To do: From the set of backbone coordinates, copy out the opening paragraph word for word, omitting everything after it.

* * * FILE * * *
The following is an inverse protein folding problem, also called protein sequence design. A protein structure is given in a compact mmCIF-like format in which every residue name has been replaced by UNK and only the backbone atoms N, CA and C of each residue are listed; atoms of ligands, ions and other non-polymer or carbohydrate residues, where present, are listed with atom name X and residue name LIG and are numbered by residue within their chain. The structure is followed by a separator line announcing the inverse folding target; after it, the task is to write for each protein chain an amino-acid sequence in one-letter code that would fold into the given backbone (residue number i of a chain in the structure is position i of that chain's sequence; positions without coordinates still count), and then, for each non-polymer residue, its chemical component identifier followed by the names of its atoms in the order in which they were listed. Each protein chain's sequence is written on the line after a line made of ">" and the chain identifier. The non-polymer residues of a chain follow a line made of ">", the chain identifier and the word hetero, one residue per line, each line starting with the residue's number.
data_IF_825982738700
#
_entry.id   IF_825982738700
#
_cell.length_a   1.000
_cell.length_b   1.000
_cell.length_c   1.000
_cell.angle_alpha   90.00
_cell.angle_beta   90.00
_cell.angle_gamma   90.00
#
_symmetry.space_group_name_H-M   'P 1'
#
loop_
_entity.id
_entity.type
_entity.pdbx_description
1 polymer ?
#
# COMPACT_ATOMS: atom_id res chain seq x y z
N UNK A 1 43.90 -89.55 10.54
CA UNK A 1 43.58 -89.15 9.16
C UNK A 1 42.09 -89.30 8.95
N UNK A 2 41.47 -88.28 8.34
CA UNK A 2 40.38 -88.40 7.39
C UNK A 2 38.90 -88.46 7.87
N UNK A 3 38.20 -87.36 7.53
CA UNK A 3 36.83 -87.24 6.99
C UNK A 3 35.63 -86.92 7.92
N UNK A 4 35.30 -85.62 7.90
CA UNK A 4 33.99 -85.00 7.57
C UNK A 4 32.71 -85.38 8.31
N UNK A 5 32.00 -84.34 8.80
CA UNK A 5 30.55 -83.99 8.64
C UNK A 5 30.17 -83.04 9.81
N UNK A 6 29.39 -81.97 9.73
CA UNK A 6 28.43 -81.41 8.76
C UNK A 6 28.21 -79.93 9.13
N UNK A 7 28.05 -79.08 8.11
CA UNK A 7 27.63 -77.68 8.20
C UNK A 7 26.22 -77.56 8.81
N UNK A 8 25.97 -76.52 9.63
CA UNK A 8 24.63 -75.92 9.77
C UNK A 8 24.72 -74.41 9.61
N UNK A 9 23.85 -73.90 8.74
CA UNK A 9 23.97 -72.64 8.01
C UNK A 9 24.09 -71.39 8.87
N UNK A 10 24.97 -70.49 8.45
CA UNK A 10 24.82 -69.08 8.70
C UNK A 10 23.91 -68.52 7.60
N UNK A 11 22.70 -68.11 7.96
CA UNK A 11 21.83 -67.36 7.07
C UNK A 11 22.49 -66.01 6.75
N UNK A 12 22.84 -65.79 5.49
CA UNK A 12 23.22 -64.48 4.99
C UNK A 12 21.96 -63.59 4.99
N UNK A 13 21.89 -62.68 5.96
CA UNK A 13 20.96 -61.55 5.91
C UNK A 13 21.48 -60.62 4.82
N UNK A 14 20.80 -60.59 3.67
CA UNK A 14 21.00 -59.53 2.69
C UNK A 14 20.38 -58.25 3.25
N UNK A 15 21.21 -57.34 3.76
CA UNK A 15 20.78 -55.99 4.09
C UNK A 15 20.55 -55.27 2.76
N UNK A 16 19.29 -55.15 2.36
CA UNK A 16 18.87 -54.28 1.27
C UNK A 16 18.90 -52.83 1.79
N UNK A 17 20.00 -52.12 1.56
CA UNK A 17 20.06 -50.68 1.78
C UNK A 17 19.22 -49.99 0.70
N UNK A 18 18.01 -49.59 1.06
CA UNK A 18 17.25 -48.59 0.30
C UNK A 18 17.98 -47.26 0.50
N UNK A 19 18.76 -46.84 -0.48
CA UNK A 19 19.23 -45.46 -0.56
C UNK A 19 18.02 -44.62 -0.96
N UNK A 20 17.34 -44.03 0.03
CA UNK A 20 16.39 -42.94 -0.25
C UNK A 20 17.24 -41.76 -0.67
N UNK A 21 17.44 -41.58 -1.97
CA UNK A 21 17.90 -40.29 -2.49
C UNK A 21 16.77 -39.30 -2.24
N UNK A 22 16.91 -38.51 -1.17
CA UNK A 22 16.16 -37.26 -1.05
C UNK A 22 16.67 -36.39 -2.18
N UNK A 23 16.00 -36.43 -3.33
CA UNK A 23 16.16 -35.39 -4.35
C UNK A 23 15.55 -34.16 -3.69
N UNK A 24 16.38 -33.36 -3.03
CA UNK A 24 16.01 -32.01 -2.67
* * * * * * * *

The following is an inverse protein folding problem, also called protein sequence design. A protein structure is given in a compact mmCIF-like format in which every residue name has been replaced by UNK and only the backbone atoms N, CA and C of each residue are listed; atoms of ligands, ions and other non-polymer or carbohydrate residues, where present, are listed with atom name X and residue name LIG and are numbered by residue within their chain. The structure is followed by a separator line announcing the inverse folding target; after it, the task is to write for each protein chain an amino-acid sequence in one-letter code that would fold into the given backbone (residue number i of a chain in the structure is position i of that chain's sequence; positions without coordinates still count), and then, for each non-polymer residue, its chemical component identifier followed by the names of its atoms in the order in which they were listed. Each protein chain's sequence is written on the line after a line made of ">" and the chain identifier. The non-polymer residues of a chain follow a line made of ">", the chain identifier and the word hetero, one residue per line, each line starting with the residue's number.